Friday, May 28, 2010

100 Questions: Here's One. Why?

It feels like NBC is trying to stifle the progression of the comedy sitcom by going back in time to the land of Friends. Fun and carefree pretty 20-somethings let their libidos loose in fun, sexy New York City where huge apartments are a plenty for little money and the life is so complicated and weepy. Goodbye creative television comedy. Hello canned laugh tracks, poorly executed performance and boring characters.

Perhaps co-star, creator and writer Christopher Moynihan's script read well. After all, the premise has charm on paper: A young single woman named Charlotte Payne can't find the right man, so she goes to a dating service (not online - a real dating agency with chairs and desks) where she is asked 100 questions about what she's looking for in a man. This invokes various stories about her dating and experience with relationships. Great! Could make up for some interesting stories about a modern girl (yawn) looking for love. This may have worked ok in the read through, but in last night's pilot, the premise fleshed out by humans didn't work.

Sophie Winklemen is serviceable as Charlotte, but a bit...annoying. This pains me to admit. I adore her in BBC's The Peep Show where she's funny and perfect in the role of Big Suze. However, her performance in Questions in the pilot was straining. She tried too hard to impress us with Charlotte, and that is a turn off for viewers who need to slowly cotton to her character by finding that vibe of empathy to which we can relate so we can like her and want to come back to cheer her on.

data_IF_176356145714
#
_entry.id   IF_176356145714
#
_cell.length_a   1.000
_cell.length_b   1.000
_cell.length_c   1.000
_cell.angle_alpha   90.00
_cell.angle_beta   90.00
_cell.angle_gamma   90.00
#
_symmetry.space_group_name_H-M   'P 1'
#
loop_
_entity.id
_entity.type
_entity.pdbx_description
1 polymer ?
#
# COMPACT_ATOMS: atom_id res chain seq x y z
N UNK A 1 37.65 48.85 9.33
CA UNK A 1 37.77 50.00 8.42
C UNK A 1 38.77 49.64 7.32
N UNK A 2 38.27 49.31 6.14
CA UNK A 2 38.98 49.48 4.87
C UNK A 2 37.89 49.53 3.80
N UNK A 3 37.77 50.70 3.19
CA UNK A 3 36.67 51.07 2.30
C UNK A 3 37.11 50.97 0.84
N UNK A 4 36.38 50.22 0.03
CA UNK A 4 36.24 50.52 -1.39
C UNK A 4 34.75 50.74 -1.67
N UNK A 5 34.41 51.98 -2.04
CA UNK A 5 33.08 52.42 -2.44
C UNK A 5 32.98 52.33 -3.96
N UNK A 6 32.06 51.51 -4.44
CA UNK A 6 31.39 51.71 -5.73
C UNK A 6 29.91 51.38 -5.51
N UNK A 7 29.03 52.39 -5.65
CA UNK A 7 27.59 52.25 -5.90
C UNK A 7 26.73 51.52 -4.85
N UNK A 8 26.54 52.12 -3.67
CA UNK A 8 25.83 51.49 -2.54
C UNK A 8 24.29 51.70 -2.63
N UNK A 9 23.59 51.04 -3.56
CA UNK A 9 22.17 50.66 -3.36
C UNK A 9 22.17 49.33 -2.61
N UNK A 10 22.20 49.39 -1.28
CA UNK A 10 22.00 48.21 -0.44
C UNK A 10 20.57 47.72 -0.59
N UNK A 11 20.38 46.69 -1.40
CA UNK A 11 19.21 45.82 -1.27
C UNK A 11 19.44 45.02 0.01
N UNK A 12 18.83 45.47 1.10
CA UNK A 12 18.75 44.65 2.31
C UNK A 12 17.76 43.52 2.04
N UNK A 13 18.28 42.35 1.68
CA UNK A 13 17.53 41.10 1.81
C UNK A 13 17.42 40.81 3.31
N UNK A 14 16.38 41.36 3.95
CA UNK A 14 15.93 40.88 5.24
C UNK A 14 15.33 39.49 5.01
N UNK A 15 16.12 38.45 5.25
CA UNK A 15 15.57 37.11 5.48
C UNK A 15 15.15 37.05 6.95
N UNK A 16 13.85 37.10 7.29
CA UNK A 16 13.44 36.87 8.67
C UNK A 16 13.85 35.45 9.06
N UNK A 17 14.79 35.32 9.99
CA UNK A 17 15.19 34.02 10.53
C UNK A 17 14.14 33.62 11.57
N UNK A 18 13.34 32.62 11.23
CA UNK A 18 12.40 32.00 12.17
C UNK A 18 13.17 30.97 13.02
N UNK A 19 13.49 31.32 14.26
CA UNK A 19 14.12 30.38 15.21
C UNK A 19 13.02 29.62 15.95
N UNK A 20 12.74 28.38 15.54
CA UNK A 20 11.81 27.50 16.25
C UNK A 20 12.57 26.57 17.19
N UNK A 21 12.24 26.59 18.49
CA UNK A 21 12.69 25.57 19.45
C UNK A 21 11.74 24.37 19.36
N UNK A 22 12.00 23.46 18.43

The storyline itself is formulaic. The supporting characters are foisted upon us like a bunch of sorority sisters who want to be bestest friends in the first five minutes of knowing you. There is no slow lead up to who these individuals are or what they are about. They are mouths that spew one verbal zinger after another - one joke every ten seconds, blinding us from getting a whiff of their true nature. Meanwhile, a very obvious chorus of canned laughter plugs in the quiet space left open by unfunny dialogue. Am I supposed to relate or like these friends of hers as they watch her turn down a marriage proposal at Yankee Stadium? I do know that one friend was disowned by his billionaire father. Ok. Why? He didn't seem like a douchebag. Time will tell, and it better tell us quickly because the 13 episodes ordered by the network was reduced to 6.

Sandwiched in between the summer re-runs of Community and 30 Rock with little fanfare, it slipped through like a mistake made by a newbie techie at NBC's Broadcast Operations Control, if that department still exists.

I don't mean to pick on a show that might not make it. What infuriates me as a comedy fan is that after the Conan fiasco and the dumbing down of The Office in recent years, this is what NBC give the audience?

100 Questions
' only question should be...why? And if there is a why, a little exposition, funnier dialogue and less fake laughing last night would have given us a better answer.

Here's another version of the pilot seen last night. I guess they did some retooling because last night's episode aired with a slightly different cast than seen here:

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